UN Office for the Coordination of Humanitarian Affairs
BURUNDI: Last rebel group signs cease-fire with government
DAR ES SALAAM, 7 Sep 2006 (IRIN) - The government of Burundi signed a cease-fire with the country’s last remaining rebel group on Thursday, marking a milestone in the tiny nation’s emergence from a 13 year civil war.
President Pierre Nkurunziza and leader of the National Liberation Force Forces (FNL) rebels, Agathon Rwasa, signed the cease-fire deal in the Tanzanian commercial capital, Dar es Salaam.
"We want to reassure our brothers and sisters of FNL that our government is ready to work with them in promoting peace, democracy, reconstruction and reconciliation in Burundi," Nkurunziza said shortly after signing.
Rebel leader Rwasa said he was happy with the agreement and was looking forward for its full implementation. No details of the terms of the deal were made available.
At least 300,000 people died in Burundi’s civil war, many of them civilians through disease and hunger. Hundreds of thousands more were displaced by the fighting.
The conflict began in 1993 when paratroopers from the Tutsi ethnic group assassinated the country’s president, an ethnic Hutu who make up the majority in Burundi.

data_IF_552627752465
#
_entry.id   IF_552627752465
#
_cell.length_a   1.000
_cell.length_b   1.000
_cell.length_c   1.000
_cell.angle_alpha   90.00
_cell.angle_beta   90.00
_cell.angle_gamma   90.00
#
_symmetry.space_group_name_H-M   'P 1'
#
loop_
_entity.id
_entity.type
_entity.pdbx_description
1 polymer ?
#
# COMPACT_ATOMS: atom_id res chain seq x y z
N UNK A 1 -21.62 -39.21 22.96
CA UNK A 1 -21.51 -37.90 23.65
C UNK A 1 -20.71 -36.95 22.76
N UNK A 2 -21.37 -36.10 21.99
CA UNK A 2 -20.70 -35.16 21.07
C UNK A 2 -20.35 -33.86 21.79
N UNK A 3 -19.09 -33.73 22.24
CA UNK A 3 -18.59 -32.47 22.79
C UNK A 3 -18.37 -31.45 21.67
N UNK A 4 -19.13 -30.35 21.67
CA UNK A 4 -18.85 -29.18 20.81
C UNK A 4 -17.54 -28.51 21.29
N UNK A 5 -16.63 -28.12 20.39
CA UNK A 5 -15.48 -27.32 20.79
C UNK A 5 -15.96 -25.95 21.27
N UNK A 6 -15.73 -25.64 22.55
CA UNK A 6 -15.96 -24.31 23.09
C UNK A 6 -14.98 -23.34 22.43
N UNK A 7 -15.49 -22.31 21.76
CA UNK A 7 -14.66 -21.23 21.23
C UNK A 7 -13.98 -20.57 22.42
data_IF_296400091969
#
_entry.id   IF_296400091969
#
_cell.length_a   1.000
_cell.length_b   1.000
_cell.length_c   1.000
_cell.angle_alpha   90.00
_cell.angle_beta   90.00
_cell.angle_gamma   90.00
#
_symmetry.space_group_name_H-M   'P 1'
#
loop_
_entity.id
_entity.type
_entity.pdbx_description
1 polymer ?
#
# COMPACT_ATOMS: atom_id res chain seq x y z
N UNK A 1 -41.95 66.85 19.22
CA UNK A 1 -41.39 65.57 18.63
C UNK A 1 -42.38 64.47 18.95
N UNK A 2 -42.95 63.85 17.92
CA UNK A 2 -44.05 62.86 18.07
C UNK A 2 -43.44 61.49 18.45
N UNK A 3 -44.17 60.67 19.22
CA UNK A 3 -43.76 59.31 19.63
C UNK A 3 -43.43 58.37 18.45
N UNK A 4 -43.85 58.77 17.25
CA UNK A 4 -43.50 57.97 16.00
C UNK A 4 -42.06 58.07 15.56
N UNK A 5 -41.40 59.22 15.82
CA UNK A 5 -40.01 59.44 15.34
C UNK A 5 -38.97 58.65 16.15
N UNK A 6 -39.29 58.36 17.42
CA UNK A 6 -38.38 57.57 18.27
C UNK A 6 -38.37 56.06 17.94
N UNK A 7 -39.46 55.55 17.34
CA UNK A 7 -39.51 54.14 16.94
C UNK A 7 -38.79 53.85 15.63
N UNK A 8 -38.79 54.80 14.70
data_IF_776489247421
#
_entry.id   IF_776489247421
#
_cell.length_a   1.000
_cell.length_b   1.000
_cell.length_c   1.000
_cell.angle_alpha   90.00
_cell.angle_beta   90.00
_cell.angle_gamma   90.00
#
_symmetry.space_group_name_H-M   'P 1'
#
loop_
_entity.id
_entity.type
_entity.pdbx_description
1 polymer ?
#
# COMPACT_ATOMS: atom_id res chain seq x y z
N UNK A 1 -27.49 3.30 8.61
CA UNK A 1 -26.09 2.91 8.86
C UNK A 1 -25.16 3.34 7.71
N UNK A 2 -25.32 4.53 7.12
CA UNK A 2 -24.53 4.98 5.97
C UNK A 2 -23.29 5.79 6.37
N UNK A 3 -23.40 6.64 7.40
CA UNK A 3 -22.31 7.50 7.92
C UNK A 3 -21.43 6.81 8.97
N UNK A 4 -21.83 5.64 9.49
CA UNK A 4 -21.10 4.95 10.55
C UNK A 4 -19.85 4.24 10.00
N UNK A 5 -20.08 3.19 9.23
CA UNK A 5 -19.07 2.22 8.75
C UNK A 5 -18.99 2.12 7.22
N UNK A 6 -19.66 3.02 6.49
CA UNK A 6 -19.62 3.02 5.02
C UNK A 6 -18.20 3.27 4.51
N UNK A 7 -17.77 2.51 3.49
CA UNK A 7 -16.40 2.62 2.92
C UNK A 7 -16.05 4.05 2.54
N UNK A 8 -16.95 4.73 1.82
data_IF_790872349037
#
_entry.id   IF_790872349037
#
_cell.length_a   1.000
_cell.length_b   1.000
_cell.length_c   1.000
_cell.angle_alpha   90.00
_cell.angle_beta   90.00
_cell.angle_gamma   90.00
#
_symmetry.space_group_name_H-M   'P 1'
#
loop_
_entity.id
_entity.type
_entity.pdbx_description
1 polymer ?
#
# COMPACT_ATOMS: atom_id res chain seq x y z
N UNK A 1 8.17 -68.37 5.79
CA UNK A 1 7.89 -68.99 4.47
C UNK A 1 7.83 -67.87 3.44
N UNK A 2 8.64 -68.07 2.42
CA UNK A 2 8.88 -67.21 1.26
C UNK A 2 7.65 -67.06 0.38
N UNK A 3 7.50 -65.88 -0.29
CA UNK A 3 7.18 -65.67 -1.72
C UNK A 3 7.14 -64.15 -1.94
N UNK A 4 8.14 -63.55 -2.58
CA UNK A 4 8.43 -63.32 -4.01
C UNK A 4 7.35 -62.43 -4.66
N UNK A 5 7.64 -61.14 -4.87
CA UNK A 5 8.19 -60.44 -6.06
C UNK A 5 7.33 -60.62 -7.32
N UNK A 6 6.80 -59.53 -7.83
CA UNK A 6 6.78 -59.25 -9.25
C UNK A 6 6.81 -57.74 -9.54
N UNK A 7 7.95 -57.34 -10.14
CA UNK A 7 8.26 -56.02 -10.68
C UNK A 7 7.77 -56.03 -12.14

The FNL was the only rebel group not to have signed peace deals that made way for elections in August last year. Those polls established Nkurunziza, himself a former rebel leader, as president. His former fighting group is now Burundi’s ruling party.
South African President Thabo Mbeki, attended the special ceremony along with presidents Yoweri Museveni of Uganda and Jakaya Kikwete of Tanzania and representatives from regional and international bodies.
Thursday’s ceremony wraps up four months of stop-start negotiations between the recently installed government and the FNL, mediated by South Africa. The two sides had signed a provisional truce on 18 June.
A major stumbling block to securing the cease-fire had been the make up of the national army, which the NFL wanted dissolved or overhauled.
After the signing, Nkurunziza said FNL fighters who wished to join the national army were welcomed to do so.
The civil war pitted a minority Tutsi-dominated army against a host of rebel groups, all of which were headed by Hutus.
Though the war is over, political troubles persist in this former Belgian colony.
Nkurunziza’s government is facing dissent within its ranks following recent coup plot allegations that have led to the arrest of several high profile figures, including former president Domitien Ndayizeye.
This material comes to you via IRIN, a UN humanitarian information unit, but may not necessarily reflect the views of the United Nations or its agencies. If you re-print, copy, archive or re-post this item, please retain this credit and disclaimer. Quotations or extracts should include attribution to the original sources. All materials copyright © UN Office for the Coordination of Humanitarian Affairs 2006
|Join the GlobalSecurity.org mailing list|